Saturday, December 8, 2007

Fannie Farmer's Banana Nut Bread -- Illustrated Recipe


  • 3 ripe bananas
  • 2 eggs
  • 2 cups flour
  • 3/4 cup sugar (regular, or turbinado works fine, too)
  • 1 teaspoon salt
  • 1 teaspoon baking soda
  • 1/2 cup nut meats, coarsely chopped (I prefer walnuts)
  1. Mix in a bowl 3 ripe bananas, well mashed, and 2 eggs, beaten until light.
  2. Sift together 2 cups flour, 3/4 cup sugar, 1 teaspoon salt, and 1 teaspoon baking soda.
  3. Add to the first mixture.
  4. Add 1/2 cup nut meats, chopped.
  5. Stir well.
  6. Put in a buttered loaf pan 9 by 5 inches.
  7. Bake 1 hour at 350 degrees Fahrenheit (176 Celsius).

The bread is delicious served warm, with a butter dish nearby. It makes a nice breakfast quick bread or snack. It keeps well for 2-3 days, and is very nice toasted.

Tip #1: I have substituted homemade applesauce for a portion of the banana puree when I was short on bananas with excellent results.

Tip #2: If you like especially nutty breads, use one cup instead of 1/2 cup nut meats. I also usually double the nuts (actually, I think I use even more than a cup) because I love walnuts.

Tip #3: I often have substituted 1 cup or even all of the all-purpose flour with whole wheat flour with delicious results. I tried it with half buckwheat flour this last time, and that worked out nice, too. I tend to add a bit less sugar (about 1/2 a cup, usually), and substitute turbinado for regular white sugar with fine results.

Tip #4: Some like to add 2 tablespoons melted butter to the batter. I make it without, according to Fannie Farmer's original recipe. It is delicious without the added fat.

Saturday, December 1, 2007

Grown-up Mac & Cheese

I had a chunk of ever-so-stinky old raclette in my fridge, some leftover heavy cream from my pumpkin pie expedition, and some mushrooms that were really needing use. And, I had some leftover roasted acorn squash. And, I'd been craving something creamy and starchy, since the snow is currently dumping all over the Midwest. And, since necessity is the mother of invention . . . I created my new invention, something I'll try freezing and thus may be eating for several weeks: Grown-up Macaroni and Cheese. All I can say is, Yum. It may sound kind of odd, but man it's rich and delicious, without being very cheesey.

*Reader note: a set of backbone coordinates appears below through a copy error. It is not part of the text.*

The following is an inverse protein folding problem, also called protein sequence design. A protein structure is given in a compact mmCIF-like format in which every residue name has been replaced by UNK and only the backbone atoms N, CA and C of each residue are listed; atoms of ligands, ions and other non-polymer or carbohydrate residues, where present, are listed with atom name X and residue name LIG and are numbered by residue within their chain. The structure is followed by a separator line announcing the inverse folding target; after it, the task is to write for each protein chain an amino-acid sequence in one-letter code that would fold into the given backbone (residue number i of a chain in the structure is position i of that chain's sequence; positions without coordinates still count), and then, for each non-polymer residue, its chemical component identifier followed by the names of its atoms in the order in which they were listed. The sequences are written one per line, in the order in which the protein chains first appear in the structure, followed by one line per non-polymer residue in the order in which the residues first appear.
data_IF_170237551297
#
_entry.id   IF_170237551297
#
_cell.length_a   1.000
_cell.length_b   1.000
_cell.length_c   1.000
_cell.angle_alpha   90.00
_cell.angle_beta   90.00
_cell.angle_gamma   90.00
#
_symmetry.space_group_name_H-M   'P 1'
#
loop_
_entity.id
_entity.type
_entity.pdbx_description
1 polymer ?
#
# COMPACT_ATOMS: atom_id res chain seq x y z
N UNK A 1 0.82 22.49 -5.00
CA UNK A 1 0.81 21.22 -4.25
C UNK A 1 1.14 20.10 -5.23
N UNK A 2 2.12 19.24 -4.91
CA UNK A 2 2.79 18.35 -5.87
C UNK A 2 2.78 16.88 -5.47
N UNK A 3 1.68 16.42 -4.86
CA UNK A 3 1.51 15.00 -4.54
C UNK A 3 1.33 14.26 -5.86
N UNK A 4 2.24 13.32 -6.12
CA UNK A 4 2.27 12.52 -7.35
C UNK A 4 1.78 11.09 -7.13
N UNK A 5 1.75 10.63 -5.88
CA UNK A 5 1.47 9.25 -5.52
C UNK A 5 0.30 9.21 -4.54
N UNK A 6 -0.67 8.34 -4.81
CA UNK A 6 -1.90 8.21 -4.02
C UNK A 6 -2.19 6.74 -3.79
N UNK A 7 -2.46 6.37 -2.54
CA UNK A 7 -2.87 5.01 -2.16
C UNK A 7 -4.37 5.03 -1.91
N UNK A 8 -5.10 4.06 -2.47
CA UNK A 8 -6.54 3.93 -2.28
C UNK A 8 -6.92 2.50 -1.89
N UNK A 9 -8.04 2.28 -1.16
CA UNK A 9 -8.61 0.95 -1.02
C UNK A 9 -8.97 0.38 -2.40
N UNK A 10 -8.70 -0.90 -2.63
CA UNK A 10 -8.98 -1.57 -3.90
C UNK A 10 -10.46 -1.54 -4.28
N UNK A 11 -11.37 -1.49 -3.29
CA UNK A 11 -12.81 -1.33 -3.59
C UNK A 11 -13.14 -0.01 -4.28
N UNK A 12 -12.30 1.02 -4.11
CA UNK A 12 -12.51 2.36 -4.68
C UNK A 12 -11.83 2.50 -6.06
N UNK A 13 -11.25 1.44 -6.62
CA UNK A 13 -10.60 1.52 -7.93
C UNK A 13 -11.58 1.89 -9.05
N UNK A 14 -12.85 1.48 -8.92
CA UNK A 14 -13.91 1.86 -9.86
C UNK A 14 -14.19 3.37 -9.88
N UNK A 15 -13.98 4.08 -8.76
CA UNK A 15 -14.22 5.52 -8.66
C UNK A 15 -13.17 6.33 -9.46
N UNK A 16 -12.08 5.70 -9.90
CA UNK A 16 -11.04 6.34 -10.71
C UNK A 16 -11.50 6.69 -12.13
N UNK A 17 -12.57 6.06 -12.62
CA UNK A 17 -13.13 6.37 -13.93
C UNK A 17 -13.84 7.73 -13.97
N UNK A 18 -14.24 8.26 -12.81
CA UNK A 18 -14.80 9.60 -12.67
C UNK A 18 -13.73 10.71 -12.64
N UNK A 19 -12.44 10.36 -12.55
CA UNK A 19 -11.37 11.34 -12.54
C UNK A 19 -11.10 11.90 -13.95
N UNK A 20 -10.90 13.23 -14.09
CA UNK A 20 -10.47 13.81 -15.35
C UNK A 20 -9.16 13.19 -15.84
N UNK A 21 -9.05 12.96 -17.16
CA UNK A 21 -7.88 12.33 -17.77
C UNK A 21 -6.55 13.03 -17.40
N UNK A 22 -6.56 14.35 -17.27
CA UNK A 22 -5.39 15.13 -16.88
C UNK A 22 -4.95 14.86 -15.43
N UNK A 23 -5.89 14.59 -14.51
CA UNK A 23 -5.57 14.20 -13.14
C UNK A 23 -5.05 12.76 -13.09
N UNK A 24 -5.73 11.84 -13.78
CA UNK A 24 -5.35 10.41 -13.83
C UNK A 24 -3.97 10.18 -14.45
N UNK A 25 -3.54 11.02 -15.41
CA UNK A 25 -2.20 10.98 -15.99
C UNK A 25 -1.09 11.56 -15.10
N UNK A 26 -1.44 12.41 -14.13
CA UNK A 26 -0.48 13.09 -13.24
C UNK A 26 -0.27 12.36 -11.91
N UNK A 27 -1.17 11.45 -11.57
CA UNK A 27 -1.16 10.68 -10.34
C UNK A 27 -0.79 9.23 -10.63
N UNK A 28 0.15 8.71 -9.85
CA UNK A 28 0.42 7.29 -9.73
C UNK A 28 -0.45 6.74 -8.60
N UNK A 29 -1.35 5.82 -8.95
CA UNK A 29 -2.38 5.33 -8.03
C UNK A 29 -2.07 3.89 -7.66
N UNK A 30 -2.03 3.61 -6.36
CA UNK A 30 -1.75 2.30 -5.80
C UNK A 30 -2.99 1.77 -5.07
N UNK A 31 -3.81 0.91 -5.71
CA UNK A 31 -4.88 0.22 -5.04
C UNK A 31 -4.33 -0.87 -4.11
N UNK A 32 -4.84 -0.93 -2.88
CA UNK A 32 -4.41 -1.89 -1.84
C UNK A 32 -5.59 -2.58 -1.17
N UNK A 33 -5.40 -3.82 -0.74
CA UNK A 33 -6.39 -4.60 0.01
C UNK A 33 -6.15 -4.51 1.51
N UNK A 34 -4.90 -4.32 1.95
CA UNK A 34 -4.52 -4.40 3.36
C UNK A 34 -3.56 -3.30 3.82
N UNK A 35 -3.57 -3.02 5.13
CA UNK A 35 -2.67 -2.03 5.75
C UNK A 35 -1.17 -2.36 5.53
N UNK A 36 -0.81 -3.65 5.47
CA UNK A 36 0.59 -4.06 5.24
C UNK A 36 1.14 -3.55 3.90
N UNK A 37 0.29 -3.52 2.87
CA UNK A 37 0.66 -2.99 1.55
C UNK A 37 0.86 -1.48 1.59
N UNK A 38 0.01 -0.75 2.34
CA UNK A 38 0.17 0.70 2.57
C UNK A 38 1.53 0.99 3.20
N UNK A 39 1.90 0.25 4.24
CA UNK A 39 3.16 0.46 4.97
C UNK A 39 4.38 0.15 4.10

Grown-up Macaroni and Cheese

  • 1 pound elbow macaroni, cooked (with ample salt in the water) and drained
  • 1 chunk raclette, trimmed of rind and chopped into small pieces
  • Small amount of creamy blue cheese (I used a little hunk of leftover cambozola), cut into small pieces
  • some heavy cream (about 3 Tablespoons)
  • some butter (about 3 Tablespoons)
  • 3 zucchini squash, thinly sliced in half-circle shapes
  • 1 acorn squash, roasted
  • 1 bunch of broccoli, steamed, drained, then chopped into small pieces
  • 3/4 pound mushrooms, thinly sliced
  • meat from 1 Amish rotisserie chicken, chopped into small pieces (omit for vegetarians)
  • salt
  • pepper
  • a little olive oil

  1. When the pasta is finished, empty out the pot and put it back on the burner over low heat.
  2. Put the butter in the bottom of the pot, pour in the cream, and add the cheese, stirring frequently to prevent any scorching or other troubles.
  3. In a large skillet, saute the mushrooms and zucchini in olive oil. Season with a little fresh-ground pepper. Saute until they are nicely browning and the zucchini is getting soft.
  4. When the cheeses are melting nicely into the cream and butter, scrape the acorn squash out of its shell and mix into the pot. Add the cooked pasta, mixing well.
  5. Add the sauteed mushrooms and zucchini and the steamed broccoli.
  6. Add the chicken pieces, if you're using them, and mix it all up.
  7. (I'm contemplating an added step of putting it in a baking pan covered with parmesan and other Italian cheeses and baking it for a while. But honestly, it's so good just like this, I'm not going to bother right now!)
This makes such a big batch, it would be a good potluck dish. I'm going to try freezing individual portions for lunches and I'll let you know how that goes.